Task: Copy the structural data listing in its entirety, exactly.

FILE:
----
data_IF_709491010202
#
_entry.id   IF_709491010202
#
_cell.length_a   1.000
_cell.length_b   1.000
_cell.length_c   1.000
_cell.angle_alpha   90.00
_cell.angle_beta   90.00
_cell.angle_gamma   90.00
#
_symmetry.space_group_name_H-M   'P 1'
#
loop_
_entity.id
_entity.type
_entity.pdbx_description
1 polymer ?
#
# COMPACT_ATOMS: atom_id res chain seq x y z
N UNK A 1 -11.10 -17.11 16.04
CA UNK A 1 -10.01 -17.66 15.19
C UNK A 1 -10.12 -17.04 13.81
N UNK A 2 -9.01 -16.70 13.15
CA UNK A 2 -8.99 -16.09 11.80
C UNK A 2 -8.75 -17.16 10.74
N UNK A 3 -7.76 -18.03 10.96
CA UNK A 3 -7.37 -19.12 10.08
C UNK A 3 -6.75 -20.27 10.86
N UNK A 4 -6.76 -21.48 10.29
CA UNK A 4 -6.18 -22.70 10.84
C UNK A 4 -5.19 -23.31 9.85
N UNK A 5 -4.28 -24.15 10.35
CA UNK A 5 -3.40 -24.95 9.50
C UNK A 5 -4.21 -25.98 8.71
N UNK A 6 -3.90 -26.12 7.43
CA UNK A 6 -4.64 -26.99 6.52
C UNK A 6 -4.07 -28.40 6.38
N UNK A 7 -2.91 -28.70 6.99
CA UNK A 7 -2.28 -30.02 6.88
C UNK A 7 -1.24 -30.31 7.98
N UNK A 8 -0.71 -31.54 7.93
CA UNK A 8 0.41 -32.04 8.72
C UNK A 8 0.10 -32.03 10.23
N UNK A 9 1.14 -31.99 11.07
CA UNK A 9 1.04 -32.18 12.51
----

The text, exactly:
data_IF_709491010202
#
_entry.id   IF_709491010202
#
_cell.length_a   1.000
_cell.length_b   1.000
_cell.length_c   1.000
_cell.angle_alpha   90.00
_cell.angle_beta   90.00
_cell.angle_gamma   90.00
#
_symmetry.space_group_name_H-M   'P 1'
#
loop_
_entity.id
_entity.type
_entity.pdbx_description
1 polymer ?
#
# COMPACT_ATOMS: atom_id res chain seq x y z
N UNK A 1 -11.10 -17.11 16.04
CA UNK A 1 -10.01 -17.66 15.19
C UNK A 1 -10.12 -17.04 13.81
N UNK A 2 -9.01 -16.70 13.15
CA UNK A 2 -8.99 -16.09 11.80
C UNK A 2 -8.75 -17.16 10.74
N UNK A 3 -7.76 -18.03 10.96
CA UNK A 3 -7.37 -19.12 10.08
C UNK A 3 -6.75 -20.27 10.86
N UNK A 4 -6.76 -21.48 10.29
CA UNK A 4 -6.18 -22.70 10.84
C UNK A 4 -5.19 -23.31 9.85
N UNK A 5 -4.28 -24.15 10.35
CA UNK A 5 -3.40 -24.95 9.50
C UNK A 5 -4.21 -25.98 8.71
N UNK A 6 -3.90 -26.12 7.43
CA UNK A 6 -4.64 -26.99 6.52
C UNK A 6 -4.07 -28.40 6.38
N UNK A 7 -2.91 -28.70 6.99
CA UNK A 7 -2.28 -30.02 6.88
C UNK A 7 -1.24 -30.31 7.98
N UNK A 8 -0.71 -31.54 7.93
CA UNK A 8 0.41 -32.04 8.72
C UNK A 8 0.10 -32.03 10.23
N UNK A 9 1.14 -31.99 11.07
CA UNK A 9 1.04 -32.18 12.51